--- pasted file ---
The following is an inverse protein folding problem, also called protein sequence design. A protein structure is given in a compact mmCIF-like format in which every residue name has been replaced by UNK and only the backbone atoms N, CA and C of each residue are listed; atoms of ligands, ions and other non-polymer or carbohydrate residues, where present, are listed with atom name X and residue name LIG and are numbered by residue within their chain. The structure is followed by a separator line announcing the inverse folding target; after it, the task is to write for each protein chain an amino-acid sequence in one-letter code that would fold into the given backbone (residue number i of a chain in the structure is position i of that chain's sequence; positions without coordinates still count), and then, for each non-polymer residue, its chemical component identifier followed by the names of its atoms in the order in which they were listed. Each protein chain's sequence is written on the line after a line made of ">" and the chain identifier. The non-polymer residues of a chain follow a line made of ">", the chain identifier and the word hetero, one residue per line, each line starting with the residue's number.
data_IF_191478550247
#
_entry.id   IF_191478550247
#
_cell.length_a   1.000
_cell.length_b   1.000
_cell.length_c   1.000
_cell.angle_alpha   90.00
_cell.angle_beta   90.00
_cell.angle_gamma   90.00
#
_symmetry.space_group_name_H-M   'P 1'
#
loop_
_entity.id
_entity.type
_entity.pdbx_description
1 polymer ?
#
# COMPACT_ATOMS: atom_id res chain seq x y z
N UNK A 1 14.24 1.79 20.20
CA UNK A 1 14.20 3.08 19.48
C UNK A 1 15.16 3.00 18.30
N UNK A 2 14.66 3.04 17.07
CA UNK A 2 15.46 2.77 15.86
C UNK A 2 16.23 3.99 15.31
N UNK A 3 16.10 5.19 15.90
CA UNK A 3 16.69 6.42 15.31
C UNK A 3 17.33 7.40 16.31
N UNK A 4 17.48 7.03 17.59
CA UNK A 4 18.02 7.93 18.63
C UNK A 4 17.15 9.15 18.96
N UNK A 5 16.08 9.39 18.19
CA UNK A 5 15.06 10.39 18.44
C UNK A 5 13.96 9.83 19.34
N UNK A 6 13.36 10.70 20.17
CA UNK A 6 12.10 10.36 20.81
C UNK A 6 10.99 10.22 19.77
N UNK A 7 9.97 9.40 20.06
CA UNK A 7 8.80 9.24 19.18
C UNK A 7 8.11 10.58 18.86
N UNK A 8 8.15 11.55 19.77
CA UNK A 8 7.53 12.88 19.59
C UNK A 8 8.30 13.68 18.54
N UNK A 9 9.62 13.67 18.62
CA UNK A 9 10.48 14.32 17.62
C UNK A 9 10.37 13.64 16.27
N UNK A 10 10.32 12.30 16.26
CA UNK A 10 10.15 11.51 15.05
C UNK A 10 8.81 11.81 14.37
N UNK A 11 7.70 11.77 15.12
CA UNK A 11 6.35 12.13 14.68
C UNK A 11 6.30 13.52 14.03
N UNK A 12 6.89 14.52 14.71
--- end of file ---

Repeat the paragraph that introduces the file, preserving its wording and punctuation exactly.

The following is an inverse protein folding problem, also called protein sequence design. A protein structure is given in a compact mmCIF-like format in which every residue name has been replaced by UNK and only the backbone atoms N, CA and C of each residue are listed; atoms of ligands, ions and other non-polymer or carbohydrate residues, where present, are listed with atom name X and residue name LIG and are numbered by residue within their chain. The structure is followed by a separator line announcing the inverse folding target; after it, the task is to write for each protein chain an amino-acid sequence in one-letter code that would fold into the given backbone (residue number i of a chain in the structure is position i of that chain's sequence; positions without coordinates still count), and then, for each non-polymer residue, its chemical component identifier followed by the names of its atoms in the order in which they were listed. Each protein chain's sequence is written on the line after a line made of ">" and the chain identifier. The non-polymer residues of a chain follow a line made of ">", the chain identifier and the word hetero, one residue per line, each line starting with the residue's number.